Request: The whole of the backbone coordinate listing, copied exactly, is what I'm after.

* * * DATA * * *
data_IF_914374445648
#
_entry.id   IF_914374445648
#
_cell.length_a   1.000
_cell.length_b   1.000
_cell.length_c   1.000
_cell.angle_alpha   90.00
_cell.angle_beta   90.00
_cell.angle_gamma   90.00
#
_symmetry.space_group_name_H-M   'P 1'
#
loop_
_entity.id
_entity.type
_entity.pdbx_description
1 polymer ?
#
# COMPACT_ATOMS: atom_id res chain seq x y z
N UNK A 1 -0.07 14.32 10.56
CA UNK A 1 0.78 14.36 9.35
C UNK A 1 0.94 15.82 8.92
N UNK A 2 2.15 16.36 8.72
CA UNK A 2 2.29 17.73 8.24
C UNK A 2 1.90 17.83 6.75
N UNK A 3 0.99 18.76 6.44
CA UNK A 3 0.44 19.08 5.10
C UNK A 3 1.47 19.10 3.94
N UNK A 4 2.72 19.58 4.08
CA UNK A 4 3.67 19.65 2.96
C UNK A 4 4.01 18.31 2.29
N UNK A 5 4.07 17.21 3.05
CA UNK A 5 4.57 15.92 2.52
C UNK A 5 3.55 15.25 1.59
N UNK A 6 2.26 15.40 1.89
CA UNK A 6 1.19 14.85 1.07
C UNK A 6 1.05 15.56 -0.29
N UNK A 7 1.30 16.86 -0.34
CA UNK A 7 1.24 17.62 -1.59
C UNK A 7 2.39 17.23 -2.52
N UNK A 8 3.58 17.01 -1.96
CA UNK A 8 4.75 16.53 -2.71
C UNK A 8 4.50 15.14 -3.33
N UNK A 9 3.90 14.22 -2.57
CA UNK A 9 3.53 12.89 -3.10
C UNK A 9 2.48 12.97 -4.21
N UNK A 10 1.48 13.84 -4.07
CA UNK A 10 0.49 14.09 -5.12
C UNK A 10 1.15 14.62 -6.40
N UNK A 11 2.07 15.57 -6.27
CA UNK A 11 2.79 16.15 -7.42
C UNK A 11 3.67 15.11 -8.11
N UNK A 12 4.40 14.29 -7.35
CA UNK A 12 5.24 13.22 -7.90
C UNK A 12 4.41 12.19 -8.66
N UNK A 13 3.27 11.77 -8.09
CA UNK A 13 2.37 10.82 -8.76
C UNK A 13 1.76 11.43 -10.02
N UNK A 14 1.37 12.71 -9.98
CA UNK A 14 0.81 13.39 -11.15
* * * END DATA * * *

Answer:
data_IF_914374445648
#
_entry.id   IF_914374445648
#
_cell.length_a   1.000
_cell.length_b   1.000
_cell.length_c   1.000
_cell.angle_alpha   90.00
_cell.angle_beta   90.00
_cell.angle_gamma   90.00
#
_symmetry.space_group_name_H-M   'P 1'
#
loop_
_entity.id
_entity.type
_entity.pdbx_description
1 polymer ?
#
# COMPACT_ATOMS: atom_id res chain seq x y z
N UNK A 1 -0.07 14.32 10.56
CA UNK A 1 0.78 14.36 9.35
C UNK A 1 0.94 15.82 8.92
N UNK A 2 2.15 16.36 8.72
CA UNK A 2 2.29 17.73 8.24
C UNK A 2 1.90 17.83 6.75
N UNK A 3 0.99 18.76 6.44
CA UNK A 3 0.44 19.08 5.10
C UNK A 3 1.47 19.10 3.94
N UNK A 4 2.72 19.58 4.08
CA UNK A 4 3.67 19.65 2.96
C UNK A 4 4.01 18.31 2.29
N UNK A 5 4.07 17.21 3.05
CA UNK A 5 4.57 15.92 2.52
C UNK A 5 3.55 15.25 1.59
N UNK A 6 2.26 15.40 1.89
CA UNK A 6 1.19 14.85 1.07
C UNK A 6 1.05 15.56 -0.29
N UNK A 7 1.30 16.86 -0.34
CA UNK A 7 1.24 17.62 -1.59
C UNK A 7 2.39 17.23 -2.52
N UNK A 8 3.58 17.01 -1.96
CA UNK A 8 4.75 16.53 -2.71
C UNK A 8 4.50 15.14 -3.33
N UNK A 9 3.90 14.22 -2.57
CA UNK A 9 3.53 12.89 -3.10
C UNK A 9 2.48 12.97 -4.21
N UNK A 10 1.48 13.84 -4.07
CA UNK A 10 0.49 14.09 -5.12
C UNK A 10 1.15 14.62 -6.40
N UNK A 11 2.07 15.57 -6.27
CA UNK A 11 2.79 16.15 -7.42
C UNK A 11 3.67 15.11 -8.11
N UNK A 12 4.40 14.29 -7.35
CA UNK A 12 5.24 13.22 -7.90
C UNK A 12 4.41 12.19 -8.66
N UNK A 13 3.27 11.77 -8.09
CA UNK A 13 2.37 10.82 -8.76
C UNK A 13 1.76 11.43 -10.02
N UNK A 14 1.37 12.71 -9.98
CA UNK A 14 0.81 13.39 -11.15